|The California Supreme Court has
agreed to decide a case involving two doctors who refused to
perform in vitro fertilization for a woman who is unmarried.
The doctors want the court to grant them a religious exemption
from state civil rights laws which prohibit businesses from
discriminating against consumers on the basis of marital status.
The case started about seven years
ago when Dr. Christine Brody and Dr. Douglas Fenton declined to
treat Guadalupe Benitez, a lesbian who had a long term partner
but who was legally unmarried. California law does not yet
recognize same-sex marriage.
Benitez sued the doctors, arguing
that their refusal to treat her violated the state's Unruh Civil
Rights Act which prohibits both marital status and sexual
orientation discrimination. In response, the doctors
claimed that their constitutional rights to religious freedom
should override the state civil rights law.
The trial court ruled that
businesses providing services to the public may not raise their
religious beliefs as an exemption from generally applicable laws
prohibiting discrimination. The doctors responded by
taking the case to the California Court of Appeal.
When the Court of Appeal
partially sided with the doctors and ordered a trial on the
merits of the case, Benitez asked the California Supreme Court
to decide the issue. Her request was granted and the stage
is now set for oral arguments before that court, with religious
organizations filing briefs to support the doctors and civil
rights groups siding with Benitez.
Whether a business person should
be able to claim a religious exemption from laws prohibiting
marital status discrimination is an issue the California Supreme
Court has grappled with before. I should know since I was
the attorney who represented one of the winning parties in the
landmark case known as Smith v. Fair Employment and Housing
Commission more than 10 years ago.
In the Smith case, landlord
Evelyn Smith refused to rent an apartment to an unmarried
opposite-sex couple. The tenants filed a complaint with
the Fair Employment and Housing Commission which sided with them
and ruled that Smith was in violation of California laws
prohibiting marital status discrimination.
With the help of various
religiously-based organizations, Smith asked the Court of Appeal
to intervene and to overrule the Commission. She argued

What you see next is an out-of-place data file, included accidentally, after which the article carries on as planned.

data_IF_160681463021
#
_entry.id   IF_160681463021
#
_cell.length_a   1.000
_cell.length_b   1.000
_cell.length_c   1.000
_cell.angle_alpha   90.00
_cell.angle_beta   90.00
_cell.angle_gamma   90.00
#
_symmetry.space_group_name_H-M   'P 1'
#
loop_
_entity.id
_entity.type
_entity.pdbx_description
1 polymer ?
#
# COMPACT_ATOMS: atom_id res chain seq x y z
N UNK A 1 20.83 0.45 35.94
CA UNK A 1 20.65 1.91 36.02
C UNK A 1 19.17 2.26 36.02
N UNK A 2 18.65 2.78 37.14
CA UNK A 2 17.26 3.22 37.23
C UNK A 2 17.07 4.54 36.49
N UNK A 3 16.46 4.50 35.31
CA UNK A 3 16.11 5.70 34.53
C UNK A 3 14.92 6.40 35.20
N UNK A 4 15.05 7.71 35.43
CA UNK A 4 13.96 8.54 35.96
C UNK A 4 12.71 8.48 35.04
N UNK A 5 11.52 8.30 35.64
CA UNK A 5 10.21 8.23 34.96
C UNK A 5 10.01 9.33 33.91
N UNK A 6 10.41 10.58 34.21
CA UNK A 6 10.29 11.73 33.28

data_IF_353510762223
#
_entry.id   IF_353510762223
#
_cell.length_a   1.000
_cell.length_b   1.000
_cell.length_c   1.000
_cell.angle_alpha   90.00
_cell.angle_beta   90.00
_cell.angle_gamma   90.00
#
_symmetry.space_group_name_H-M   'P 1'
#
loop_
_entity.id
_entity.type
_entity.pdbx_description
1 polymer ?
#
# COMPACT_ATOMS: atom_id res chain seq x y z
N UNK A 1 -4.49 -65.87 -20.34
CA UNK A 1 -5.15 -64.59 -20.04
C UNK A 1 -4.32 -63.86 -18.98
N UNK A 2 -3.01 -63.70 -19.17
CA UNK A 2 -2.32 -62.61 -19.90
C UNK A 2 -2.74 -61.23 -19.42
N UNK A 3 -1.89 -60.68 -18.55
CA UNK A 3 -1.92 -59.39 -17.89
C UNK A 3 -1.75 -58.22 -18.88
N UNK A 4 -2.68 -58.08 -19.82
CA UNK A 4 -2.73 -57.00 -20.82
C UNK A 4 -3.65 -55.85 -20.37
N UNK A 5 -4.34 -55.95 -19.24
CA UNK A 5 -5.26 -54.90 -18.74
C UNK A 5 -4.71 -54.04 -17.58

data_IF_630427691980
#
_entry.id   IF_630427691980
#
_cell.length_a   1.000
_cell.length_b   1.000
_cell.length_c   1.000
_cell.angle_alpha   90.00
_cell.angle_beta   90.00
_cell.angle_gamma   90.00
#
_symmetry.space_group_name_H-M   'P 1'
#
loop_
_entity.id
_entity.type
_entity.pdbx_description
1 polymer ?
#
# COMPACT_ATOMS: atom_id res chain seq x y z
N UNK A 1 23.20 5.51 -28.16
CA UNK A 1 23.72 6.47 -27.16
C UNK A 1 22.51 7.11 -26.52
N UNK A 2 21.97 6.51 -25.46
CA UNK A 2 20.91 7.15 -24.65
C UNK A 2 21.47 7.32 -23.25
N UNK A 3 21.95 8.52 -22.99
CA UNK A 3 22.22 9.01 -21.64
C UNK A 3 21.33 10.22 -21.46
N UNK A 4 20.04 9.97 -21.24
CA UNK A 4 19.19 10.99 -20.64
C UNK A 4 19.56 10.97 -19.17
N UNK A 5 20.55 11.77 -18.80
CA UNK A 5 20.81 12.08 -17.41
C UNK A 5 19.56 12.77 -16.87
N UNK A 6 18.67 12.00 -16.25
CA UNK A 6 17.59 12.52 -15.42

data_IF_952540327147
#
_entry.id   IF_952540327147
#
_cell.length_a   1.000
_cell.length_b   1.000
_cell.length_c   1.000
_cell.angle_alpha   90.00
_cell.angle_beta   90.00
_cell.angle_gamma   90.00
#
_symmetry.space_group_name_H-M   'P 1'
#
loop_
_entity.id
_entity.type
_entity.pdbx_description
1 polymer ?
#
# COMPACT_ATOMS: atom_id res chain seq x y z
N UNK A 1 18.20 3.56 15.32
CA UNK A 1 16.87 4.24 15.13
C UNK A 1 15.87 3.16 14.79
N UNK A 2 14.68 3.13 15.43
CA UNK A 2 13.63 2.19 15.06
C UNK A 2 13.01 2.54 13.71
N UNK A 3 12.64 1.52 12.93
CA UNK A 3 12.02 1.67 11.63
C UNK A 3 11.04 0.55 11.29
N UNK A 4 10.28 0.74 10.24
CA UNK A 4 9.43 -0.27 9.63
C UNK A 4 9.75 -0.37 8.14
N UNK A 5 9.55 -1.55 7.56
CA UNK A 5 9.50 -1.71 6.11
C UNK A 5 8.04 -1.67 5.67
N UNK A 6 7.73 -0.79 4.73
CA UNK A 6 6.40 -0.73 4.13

that it was her belief that cohabitation by an unmarried couple
is a sin and that she would be facilitating that sin if she
rented to any couple who was not married.
I found out about the case and
offered to provide legal assistance to the tenants without
charge. With the help of a colleague, David Link, we represented
the tenants and argued that once a person enters the marketplace
and offers goods or services to the public, the business owner
must obey the law like everyone else and cannot hide behind
religious beliefs to gain an exemption.
The Court of Appeal ruled in
favor of Smith, concluding that federal laws protecting the free
exercise of religion supersede state laws against marital status
discrimination. David Link and I then took the case to the
California Supreme Court.
After considering arguments on
both sides of the issue, the Supreme Court ultimately concluded
that business owners must obey laws of general application and
may not hide behind their religious beliefs as a basis for
engaging in illegal discrimination.
The Smith case was a close call
for the seven member court, with three justices dissenting.
Whether a majority of the currently constituted court will stand
by the court's prior ruling remains to be seen.
Whatever the California Supreme
Court decides will undoubtedly have national ramifications since
some 25 states have laws prohibiting marital status
discrimination in employment, housing, and other business
The losing side will likely take
the case to the federal courts.
The United States Supreme Court
has never directly decided whether the religious beliefs of
someone doing business with the public should trump civil rights
laws prohibiting marital status discrimination.
On more than one occasion the
nation's highest court has been asked to rule on this issue.
Each time, however, a majority of the justices have voted not to
hear these petitions. As a result, the court has allowed
to stand various state court rulings rejecting religious
exemptions from civil rights statutes.
So it seems the "culture wars"
will continue, with each side trying to win favor with the
judiciary. And the judges will look for ways to decide cases
without giving too much ammunition to either side.
To read other editions of
Column One, click here.
Unmarried America 2007
Thomas F. Coleman, Executive Director of Unmarried America, is an
attorney with 33 years of experience in singles' rights, family
diversity, domestic partner benefits, and marital status discrimination.
Each week he adds a new commentary to Column One: Eye on Unmarried
email@example.com. Unmarried America is a nonprofit
information service for unmarried employees, consumers, taxpayers, and